I touched up an intro to hypertext essays from 2000.

When I initially wrote this introduction to hypertext essays in 2000, my assumption was that readers would be experienced writers who already knew what an essay was, so that I could use that knowledge to differentiate between an ordinary essay and a hypertext essay.

By 2017, we are teaching “multimodal composition” in our freshman writing classes. Some of the students come in with great writing skills (and I always tell them to contact their high school teachers and thank them). Others are still developing the critical thinking skills that a composition course is designed to hone. A multimodal composition asks students to make an evidence-based point using words and some other medium (photos, graphics, animation, video, etc).

I’ll need to introduce the concept to my students some other way. I sometimes call this a “richly-linked hypertext,” but I don’t have a stand-alone handout that takes that approach. Still, this original handout from 2000 gets a fair amount of web traffic, so I thought it was worth some minor updates.

An ordinary essay is designed to be read one way — from beginning to end. A hypertext essay can be read in many different ways.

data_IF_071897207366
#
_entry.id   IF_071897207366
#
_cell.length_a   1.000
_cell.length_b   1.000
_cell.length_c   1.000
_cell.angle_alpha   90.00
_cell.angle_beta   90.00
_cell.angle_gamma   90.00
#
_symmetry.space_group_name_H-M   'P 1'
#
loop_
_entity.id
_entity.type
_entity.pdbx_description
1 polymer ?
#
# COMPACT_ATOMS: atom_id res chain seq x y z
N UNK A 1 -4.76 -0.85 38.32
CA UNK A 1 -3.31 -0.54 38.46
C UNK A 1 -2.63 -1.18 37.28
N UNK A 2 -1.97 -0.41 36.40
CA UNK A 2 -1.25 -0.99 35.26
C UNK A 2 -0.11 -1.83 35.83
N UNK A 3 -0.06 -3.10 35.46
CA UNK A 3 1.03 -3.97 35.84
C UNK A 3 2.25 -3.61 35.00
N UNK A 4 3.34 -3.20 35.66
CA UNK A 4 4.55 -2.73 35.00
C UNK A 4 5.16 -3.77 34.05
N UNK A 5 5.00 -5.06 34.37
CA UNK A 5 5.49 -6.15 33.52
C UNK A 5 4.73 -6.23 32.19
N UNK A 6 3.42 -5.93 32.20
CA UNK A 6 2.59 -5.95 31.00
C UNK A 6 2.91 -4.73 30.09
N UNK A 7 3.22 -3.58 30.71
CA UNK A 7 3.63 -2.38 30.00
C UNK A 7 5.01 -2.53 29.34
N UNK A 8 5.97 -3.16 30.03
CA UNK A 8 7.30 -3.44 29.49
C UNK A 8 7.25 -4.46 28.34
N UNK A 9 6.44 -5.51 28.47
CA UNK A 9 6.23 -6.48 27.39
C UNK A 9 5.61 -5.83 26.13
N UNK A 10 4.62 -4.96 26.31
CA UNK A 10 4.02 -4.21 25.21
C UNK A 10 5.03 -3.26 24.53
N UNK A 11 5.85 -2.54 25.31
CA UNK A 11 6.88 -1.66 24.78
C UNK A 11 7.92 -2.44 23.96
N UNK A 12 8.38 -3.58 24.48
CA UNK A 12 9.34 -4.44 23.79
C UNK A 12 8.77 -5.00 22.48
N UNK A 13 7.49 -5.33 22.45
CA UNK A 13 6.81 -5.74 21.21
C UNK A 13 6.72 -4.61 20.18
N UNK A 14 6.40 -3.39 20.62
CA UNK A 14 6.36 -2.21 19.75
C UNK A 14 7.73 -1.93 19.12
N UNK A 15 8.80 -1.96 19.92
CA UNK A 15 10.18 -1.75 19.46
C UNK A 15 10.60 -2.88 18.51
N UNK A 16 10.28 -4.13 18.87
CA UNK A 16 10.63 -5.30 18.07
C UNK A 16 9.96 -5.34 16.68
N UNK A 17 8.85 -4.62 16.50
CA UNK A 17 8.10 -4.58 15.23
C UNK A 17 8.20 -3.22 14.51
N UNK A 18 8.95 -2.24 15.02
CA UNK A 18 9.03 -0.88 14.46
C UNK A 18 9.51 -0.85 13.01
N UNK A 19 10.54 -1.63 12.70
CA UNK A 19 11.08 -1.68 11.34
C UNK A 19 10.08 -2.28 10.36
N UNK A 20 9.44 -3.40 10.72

The ordinary prose essay has been around for hundreds of years; people have had a long time to discover how to write a good one. But hypertext is a much more recent invention.

While the world of business and information technology offers plenty of practical, sensible advice to hypertext authors whose goal is to convey information rapidly and efficiently (see Nielsen’s How Users Read on the Web), there are times when a creative author may wish to challenge the reader’s expectations, or hold back important information in order to create suspense. For example, Lee Libby’s “Passing Theory in Action” uses a different navigation bar on each page; the intention, I think, is to play with the reader’s expectations; but I always lose interest before I get very far in that article. —Hypertext Essays


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